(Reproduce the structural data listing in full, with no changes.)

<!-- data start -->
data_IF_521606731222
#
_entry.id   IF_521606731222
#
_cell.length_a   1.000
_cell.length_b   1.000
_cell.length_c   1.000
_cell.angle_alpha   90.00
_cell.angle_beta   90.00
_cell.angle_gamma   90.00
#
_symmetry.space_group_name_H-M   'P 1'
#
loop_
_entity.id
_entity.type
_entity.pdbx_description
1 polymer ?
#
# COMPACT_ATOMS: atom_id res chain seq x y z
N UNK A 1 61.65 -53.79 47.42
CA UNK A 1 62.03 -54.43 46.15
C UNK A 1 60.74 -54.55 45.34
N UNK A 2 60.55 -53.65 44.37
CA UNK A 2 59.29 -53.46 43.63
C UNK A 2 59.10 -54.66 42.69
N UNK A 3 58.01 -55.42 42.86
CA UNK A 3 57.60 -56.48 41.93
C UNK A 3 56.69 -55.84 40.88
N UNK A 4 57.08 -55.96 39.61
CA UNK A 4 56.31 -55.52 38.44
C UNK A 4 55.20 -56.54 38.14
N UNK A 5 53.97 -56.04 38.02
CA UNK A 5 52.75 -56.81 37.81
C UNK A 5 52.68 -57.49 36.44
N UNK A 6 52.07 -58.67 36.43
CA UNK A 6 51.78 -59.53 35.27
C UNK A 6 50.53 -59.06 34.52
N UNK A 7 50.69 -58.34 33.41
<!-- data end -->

data_IF_521606731222
#
_entry.id   IF_521606731222
#
_cell.length_a   1.000
_cell.length_b   1.000
_cell.length_c   1.000
_cell.angle_alpha   90.00
_cell.angle_beta   90.00
_cell.angle_gamma   90.00
#
_symmetry.space_group_name_H-M   'P 1'
#
loop_
_entity.id
_entity.type
_entity.pdbx_description
1 polymer ?
#
# COMPACT_ATOMS: atom_id res chain seq x y z
N UNK A 1 61.65 -53.79 47.42
CA UNK A 1 62.03 -54.43 46.15
C UNK A 1 60.74 -54.55 45.34
N UNK A 2 60.55 -53.65 44.37
CA UNK A 2 59.29 -53.46 43.63
C UNK A 2 59.10 -54.66 42.69
N UNK A 3 58.01 -55.42 42.86
CA UNK A 3 57.60 -56.48 41.93
C UNK A 3 56.69 -55.84 40.88
N UNK A 4 57.08 -55.96 39.61
CA UNK A 4 56.31 -55.52 38.44
C UNK A 4 55.20 -56.54 38.14
N UNK A 5 53.97 -56.04 38.02
CA UNK A 5 52.75 -56.81 37.81
C UNK A 5 52.68 -57.49 36.44
N UNK A 6 52.07 -58.67 36.43
CA UNK A 6 51.78 -59.53 35.27
C UNK A 6 50.53 -59.06 34.52
N UNK A 7 50.69 -58.34 33.41